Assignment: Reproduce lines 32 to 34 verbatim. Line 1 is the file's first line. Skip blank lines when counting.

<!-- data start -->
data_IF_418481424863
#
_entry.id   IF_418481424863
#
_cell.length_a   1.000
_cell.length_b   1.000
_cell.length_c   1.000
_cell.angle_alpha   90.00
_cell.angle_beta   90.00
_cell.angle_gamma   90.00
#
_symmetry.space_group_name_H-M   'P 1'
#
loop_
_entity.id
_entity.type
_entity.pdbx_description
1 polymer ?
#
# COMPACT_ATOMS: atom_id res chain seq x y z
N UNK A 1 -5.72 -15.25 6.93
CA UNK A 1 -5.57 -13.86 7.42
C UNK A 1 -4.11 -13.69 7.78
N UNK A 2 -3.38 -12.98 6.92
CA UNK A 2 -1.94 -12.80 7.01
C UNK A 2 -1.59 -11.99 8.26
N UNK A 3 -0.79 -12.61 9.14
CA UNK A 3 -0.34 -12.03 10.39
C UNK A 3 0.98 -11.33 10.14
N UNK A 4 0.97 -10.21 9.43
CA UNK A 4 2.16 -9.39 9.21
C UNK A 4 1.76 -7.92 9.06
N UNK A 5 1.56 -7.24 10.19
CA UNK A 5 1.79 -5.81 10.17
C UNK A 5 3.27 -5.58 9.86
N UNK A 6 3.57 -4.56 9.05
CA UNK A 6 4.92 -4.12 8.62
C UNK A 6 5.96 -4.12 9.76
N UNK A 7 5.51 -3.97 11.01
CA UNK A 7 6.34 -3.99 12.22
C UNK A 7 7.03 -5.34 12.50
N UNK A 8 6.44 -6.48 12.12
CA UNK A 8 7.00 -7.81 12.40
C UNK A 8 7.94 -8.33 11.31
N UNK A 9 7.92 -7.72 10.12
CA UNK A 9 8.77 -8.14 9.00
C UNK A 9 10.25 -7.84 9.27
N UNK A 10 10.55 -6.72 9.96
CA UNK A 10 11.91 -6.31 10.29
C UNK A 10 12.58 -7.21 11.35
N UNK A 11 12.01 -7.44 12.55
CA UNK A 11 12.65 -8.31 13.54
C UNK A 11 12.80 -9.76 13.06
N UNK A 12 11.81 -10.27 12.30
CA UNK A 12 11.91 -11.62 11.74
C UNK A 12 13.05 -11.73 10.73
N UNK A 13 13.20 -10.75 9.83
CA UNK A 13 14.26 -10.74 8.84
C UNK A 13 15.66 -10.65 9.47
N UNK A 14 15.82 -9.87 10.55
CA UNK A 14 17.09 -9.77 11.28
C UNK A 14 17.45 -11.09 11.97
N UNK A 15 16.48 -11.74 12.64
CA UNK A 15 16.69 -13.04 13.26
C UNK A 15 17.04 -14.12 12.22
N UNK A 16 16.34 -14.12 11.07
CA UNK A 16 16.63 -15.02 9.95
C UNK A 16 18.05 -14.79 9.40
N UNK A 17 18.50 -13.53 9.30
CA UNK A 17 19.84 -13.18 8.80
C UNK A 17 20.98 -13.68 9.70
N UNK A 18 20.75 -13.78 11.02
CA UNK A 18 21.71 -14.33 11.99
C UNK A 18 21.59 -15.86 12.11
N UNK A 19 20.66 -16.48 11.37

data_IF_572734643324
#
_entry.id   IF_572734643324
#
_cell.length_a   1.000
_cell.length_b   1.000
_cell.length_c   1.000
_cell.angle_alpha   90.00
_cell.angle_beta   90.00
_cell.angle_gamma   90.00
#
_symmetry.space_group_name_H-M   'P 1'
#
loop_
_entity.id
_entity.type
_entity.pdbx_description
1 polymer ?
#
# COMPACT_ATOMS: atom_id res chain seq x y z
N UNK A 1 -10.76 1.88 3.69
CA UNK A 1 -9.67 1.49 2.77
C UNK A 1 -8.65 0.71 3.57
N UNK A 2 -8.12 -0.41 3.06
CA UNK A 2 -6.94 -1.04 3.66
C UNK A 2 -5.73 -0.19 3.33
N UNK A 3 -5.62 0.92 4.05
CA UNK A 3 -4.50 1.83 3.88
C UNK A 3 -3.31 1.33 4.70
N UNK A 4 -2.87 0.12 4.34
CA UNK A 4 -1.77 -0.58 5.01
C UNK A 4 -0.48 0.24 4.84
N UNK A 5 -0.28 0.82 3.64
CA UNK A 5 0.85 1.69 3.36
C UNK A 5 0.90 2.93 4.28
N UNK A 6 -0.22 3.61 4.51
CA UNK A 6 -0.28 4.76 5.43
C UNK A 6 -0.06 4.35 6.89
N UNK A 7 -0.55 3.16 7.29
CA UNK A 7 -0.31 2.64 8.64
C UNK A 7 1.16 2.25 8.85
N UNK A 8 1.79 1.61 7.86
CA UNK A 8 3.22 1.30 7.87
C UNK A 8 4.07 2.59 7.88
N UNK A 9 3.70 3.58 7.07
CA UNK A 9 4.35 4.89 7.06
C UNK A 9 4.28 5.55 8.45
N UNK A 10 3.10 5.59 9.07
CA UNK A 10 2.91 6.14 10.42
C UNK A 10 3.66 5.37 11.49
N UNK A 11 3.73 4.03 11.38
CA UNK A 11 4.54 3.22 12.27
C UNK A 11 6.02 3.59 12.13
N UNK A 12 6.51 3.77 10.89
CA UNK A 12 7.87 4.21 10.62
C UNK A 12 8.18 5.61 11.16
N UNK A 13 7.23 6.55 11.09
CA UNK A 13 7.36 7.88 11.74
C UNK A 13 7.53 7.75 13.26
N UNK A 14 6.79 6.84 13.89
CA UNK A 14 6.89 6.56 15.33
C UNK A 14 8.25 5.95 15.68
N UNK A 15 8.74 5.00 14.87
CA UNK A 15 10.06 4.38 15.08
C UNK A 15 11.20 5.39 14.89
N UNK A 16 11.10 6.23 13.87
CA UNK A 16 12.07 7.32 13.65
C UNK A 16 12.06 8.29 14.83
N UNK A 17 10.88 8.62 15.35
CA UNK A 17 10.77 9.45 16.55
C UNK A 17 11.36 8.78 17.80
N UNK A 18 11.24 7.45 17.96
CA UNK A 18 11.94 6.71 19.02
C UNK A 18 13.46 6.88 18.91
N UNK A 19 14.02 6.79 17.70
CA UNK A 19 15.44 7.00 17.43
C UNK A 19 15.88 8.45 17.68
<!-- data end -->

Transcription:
C UNK A 4 1.76 -7.92 9.06
N UNK A 5 1.56 -7.24 10.19
CA UNK A 5 1.79 -5.81 10.17